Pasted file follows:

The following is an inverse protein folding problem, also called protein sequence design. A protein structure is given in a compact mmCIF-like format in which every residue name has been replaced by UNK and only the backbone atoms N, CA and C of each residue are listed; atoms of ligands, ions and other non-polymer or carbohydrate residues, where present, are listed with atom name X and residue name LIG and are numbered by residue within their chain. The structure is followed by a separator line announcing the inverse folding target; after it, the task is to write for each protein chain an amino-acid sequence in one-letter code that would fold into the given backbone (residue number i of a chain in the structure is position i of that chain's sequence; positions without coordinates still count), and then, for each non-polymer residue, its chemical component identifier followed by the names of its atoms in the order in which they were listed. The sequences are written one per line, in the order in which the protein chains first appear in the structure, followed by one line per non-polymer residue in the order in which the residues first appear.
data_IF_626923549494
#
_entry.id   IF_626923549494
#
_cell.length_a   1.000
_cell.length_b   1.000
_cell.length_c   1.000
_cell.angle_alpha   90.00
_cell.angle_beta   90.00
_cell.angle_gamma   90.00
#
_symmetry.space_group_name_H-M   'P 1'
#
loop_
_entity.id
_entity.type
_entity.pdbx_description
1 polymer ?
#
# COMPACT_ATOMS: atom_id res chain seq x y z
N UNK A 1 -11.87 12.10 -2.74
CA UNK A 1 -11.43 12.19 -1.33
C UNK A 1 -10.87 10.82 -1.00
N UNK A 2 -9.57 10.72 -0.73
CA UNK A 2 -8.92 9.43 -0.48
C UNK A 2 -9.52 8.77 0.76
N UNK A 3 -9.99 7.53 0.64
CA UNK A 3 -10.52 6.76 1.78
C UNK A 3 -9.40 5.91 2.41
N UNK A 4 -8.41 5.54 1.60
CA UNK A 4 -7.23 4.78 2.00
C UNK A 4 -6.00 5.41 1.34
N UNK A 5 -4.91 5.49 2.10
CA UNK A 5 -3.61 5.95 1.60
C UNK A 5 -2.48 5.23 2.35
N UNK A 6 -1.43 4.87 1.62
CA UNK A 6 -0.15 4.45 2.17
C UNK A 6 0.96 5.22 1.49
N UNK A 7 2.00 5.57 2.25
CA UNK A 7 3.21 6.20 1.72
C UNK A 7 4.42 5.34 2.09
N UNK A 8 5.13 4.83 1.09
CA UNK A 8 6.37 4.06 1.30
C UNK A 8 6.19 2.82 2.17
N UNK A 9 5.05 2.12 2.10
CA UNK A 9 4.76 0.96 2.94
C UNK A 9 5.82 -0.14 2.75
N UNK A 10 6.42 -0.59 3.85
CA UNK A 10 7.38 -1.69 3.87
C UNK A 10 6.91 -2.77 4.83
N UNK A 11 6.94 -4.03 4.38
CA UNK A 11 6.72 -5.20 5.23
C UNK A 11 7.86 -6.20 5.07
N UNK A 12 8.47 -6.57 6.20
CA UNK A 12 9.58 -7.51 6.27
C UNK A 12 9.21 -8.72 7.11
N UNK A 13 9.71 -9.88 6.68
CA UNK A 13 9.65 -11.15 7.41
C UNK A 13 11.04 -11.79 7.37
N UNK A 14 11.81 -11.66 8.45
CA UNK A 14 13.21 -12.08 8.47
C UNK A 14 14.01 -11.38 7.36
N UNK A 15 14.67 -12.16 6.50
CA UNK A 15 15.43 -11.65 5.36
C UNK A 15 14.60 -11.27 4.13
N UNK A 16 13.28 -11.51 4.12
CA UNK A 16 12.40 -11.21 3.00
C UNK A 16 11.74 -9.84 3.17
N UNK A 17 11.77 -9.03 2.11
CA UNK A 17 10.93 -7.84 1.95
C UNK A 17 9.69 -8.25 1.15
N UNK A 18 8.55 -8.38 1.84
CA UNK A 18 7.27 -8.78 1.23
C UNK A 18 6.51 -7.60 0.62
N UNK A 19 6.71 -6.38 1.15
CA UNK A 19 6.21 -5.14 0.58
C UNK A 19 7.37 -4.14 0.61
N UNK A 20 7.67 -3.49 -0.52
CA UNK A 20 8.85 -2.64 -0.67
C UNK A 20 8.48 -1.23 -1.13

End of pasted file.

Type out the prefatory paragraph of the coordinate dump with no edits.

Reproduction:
The following is an inverse protein folding problem, also called protein sequence design. A protein structure is given in a compact mmCIF-like format in which every residue name has been replaced by UNK and only the backbone atoms N, CA and C of each residue are listed; atoms of ligands, ions and other non-polymer or carbohydrate residues, where present, are listed with atom name X and residue name LIG and are numbered by residue within their chain. The structure is followed by a separator line announcing the inverse folding target; after it, the task is to write for each protein chain an amino-acid sequence in one-letter code that would fold into the given backbone (residue number i of a chain in the structure is position i of that chain's sequence; positions without coordinates still count), and then, for each non-polymer residue, its chemical component identifier followed by the names of its atoms in the order in which they were listed. The sequences are written one per line, in the order in which the protein chains first appear in the structure, followed by one line per non-polymer residue in the order in which the residues first appear.